The human claustrum, a major hub of widespread neocortical connections, is a thin, bilateral sheet of gray matter located between the insular cortex and the striatum. The subplate is a largely transient cortical structure that contains some of the earliest generated neurons of the cerebral cortex and has important developmental functions to establish intra- and extracortical connections. In human and macaque some subplate cells undergo regulated cell death, but some remain as interstitial white matter cells. In mouse and rat brains a compact layer is formed, Layer 6b, and it remains underneath the cortex, adjacent to the white matter. Whether Layer 6b in rodents is homologous to primate subplate or interstitial white matter cells is still debated. Gene expression patterns, such as those of Nurr1/Nr4a2, have suggested that the rodent subplate and the persistent subplate cells in Layer 6b and the claustrum might have similar origins. Moreover, the birthdates of the claustrum and Layer 6b are similarly precocious in mice. These observations prompted our speculations on the common developmental and evolutionary origin of the claustrum and the subplate. Here we systematically compare the currently available data on cytoarchitecture, evolutionary origin, gene expression, cell types, birthdates, neurogenesis, lineage and migration, circuit connectivity, and cell death of the neurons that contribute to the claustrum and subplate. Based on their similarities and differences we propose a partially common early evolutionary origin of the cells that become claustrum and subplate, a likely scenario that is shared in these cell populations across all amniotes.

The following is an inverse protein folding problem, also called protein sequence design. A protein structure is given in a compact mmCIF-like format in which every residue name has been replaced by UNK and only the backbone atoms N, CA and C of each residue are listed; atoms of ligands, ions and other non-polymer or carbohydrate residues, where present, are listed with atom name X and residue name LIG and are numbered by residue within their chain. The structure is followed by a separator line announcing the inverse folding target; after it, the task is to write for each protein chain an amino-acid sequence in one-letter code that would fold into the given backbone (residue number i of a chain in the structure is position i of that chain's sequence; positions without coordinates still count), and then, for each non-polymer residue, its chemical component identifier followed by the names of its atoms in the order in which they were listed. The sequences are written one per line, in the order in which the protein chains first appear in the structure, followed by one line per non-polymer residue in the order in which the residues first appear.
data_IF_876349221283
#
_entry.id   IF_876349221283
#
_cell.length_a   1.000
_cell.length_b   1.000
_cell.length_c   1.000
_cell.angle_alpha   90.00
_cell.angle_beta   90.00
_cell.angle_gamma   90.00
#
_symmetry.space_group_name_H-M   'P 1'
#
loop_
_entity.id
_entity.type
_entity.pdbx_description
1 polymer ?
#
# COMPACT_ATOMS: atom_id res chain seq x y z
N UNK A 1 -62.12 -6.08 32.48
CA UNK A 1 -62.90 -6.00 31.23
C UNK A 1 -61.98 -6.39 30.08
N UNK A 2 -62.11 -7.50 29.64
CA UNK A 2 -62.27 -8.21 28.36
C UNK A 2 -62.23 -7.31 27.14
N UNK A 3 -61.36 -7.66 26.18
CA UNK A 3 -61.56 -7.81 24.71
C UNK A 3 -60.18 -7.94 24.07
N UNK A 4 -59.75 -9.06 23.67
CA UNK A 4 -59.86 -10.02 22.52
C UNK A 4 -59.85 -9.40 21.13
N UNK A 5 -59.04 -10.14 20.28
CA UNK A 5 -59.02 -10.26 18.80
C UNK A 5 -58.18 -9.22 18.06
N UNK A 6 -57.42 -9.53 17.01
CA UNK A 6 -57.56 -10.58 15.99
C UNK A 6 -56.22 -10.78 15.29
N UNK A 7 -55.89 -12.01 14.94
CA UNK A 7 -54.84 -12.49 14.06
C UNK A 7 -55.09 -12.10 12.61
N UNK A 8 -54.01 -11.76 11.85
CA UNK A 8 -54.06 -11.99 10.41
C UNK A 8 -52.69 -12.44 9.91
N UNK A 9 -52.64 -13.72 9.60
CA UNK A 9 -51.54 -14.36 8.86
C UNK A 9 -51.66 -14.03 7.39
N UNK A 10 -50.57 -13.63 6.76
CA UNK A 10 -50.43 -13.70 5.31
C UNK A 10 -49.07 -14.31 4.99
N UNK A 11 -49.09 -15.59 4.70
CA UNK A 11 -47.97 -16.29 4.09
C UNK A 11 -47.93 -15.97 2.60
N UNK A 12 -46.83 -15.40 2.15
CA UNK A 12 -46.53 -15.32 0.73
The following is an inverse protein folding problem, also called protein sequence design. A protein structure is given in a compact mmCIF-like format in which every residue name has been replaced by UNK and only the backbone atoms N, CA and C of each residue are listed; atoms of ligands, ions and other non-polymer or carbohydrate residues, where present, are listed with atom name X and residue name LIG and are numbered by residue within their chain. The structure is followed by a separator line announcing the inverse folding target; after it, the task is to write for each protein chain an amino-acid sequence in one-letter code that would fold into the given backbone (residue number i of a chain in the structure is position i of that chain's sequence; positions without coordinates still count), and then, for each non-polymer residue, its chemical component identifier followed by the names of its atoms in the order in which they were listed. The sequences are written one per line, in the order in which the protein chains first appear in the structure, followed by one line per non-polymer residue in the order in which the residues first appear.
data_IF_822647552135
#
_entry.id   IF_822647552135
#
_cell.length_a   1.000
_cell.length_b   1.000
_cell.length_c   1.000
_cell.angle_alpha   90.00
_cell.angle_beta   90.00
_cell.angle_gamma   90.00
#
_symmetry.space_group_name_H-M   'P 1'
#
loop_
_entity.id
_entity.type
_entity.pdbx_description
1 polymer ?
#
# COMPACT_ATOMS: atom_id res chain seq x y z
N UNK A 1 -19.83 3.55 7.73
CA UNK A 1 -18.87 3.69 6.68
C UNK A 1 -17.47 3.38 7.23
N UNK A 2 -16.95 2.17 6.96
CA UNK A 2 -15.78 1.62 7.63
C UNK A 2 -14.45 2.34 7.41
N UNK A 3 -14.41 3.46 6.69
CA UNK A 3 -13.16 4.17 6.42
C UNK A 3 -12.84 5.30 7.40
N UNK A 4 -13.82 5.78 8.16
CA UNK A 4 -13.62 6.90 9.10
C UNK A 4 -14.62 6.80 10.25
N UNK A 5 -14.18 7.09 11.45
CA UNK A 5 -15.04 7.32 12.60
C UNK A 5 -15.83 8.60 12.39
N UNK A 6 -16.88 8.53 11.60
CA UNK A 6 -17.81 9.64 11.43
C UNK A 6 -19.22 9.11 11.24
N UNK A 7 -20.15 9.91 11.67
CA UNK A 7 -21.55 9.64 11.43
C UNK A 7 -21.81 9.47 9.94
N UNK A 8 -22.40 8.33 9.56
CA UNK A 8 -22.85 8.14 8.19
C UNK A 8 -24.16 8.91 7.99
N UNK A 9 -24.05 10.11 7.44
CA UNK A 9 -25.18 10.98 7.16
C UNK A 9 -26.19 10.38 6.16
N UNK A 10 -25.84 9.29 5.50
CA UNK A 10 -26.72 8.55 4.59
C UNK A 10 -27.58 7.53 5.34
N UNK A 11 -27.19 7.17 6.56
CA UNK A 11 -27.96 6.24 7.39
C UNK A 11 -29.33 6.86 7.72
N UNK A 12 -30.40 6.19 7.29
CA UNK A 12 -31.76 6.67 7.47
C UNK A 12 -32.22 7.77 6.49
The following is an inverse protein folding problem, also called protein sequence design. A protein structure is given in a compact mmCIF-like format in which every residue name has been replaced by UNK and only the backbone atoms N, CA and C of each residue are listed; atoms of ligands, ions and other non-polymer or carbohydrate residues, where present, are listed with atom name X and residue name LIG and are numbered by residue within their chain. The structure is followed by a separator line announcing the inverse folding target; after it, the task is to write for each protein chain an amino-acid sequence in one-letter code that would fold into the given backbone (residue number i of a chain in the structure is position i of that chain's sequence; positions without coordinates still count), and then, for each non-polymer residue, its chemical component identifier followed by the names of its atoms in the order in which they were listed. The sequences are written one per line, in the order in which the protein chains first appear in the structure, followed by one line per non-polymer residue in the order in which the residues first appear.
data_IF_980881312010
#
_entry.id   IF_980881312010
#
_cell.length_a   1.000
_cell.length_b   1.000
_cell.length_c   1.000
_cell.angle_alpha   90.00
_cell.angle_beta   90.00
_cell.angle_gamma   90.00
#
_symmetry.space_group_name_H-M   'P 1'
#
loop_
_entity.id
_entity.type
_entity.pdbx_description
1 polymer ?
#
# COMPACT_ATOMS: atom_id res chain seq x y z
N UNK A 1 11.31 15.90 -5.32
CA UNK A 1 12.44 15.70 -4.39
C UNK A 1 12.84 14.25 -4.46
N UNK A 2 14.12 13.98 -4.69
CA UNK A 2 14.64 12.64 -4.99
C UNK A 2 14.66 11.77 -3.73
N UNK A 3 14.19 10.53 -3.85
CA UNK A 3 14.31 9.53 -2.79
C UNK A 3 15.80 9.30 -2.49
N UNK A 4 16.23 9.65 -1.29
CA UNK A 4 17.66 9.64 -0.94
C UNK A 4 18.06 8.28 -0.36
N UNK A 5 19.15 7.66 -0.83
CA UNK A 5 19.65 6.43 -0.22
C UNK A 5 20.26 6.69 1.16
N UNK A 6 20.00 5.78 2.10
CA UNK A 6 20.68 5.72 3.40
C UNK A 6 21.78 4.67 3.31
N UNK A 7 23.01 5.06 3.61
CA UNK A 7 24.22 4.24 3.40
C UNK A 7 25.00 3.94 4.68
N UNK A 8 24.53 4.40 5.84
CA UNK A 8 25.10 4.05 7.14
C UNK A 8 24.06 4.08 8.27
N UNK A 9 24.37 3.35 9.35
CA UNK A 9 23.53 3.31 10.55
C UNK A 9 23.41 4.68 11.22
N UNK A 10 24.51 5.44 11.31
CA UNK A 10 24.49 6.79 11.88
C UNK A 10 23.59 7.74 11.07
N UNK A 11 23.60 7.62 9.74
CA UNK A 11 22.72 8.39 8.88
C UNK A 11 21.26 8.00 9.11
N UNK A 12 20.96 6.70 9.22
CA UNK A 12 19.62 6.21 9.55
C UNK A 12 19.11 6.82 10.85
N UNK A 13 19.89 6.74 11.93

J Comp Neurol
2956 - 2977
claustrum, development, dorsal endopiriform nucleus, evolution, insular cortex, lateral amygdala, layer6b, subplate